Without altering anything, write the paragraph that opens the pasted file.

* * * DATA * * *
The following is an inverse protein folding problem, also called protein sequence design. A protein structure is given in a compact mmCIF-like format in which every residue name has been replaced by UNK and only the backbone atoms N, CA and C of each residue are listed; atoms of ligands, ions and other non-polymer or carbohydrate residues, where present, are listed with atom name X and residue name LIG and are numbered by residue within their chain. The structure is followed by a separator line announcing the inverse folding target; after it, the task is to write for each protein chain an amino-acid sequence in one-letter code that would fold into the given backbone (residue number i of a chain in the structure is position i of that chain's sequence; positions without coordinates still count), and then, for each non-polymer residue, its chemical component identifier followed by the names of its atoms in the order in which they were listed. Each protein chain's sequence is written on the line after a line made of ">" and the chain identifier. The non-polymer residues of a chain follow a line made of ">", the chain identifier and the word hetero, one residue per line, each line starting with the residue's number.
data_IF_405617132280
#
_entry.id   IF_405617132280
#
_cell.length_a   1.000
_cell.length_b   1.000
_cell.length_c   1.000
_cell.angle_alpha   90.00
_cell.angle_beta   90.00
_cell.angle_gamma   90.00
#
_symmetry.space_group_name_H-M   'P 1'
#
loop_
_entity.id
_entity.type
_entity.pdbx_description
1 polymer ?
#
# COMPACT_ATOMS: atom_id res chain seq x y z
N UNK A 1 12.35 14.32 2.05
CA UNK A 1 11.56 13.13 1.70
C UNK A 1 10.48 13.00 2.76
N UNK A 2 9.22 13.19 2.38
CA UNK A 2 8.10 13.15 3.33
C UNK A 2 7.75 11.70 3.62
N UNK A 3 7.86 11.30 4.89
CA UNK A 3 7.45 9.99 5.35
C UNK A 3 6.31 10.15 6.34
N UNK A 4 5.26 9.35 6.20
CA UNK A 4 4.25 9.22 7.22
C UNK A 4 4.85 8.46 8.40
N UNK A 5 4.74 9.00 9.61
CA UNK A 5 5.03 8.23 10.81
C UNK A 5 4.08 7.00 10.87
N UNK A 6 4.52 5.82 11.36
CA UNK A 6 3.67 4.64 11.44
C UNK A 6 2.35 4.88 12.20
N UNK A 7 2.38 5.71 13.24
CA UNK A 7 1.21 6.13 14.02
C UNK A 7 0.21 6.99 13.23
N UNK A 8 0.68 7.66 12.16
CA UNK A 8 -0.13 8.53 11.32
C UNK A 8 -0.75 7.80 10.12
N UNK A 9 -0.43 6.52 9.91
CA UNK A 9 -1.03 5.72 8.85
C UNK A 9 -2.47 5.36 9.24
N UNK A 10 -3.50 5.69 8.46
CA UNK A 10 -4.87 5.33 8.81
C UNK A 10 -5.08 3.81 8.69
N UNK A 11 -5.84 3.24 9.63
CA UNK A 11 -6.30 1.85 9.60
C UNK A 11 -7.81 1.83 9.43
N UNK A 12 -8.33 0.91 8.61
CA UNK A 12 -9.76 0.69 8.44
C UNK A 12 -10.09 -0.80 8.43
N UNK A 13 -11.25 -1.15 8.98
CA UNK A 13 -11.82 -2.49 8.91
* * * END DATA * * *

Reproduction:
The following is an inverse protein folding problem, also called protein sequence design. A protein structure is given in a compact mmCIF-like format in which every residue name has been replaced by UNK and only the backbone atoms N, CA and C of each residue are listed; atoms of ligands, ions and other non-polymer or carbohydrate residues, where present, are listed with atom name X and residue name LIG and are numbered by residue within their chain. The structure is followed by a separator line announcing the inverse folding target; after it, the task is to write for each protein chain an amino-acid sequence in one-letter code that would fold into the given backbone (residue number i of a chain in the structure is position i of that chain's sequence; positions without coordinates still count), and then, for each non-polymer residue, its chemical component identifier followed by the names of its atoms in the order in which they were listed. Each protein chain's sequence is written on the line after a line made of ">" and the chain identifier. The non-polymer residues of a chain follow a line made of ">", the chain identifier and the word hetero, one residue per line, each line starting with the residue's number.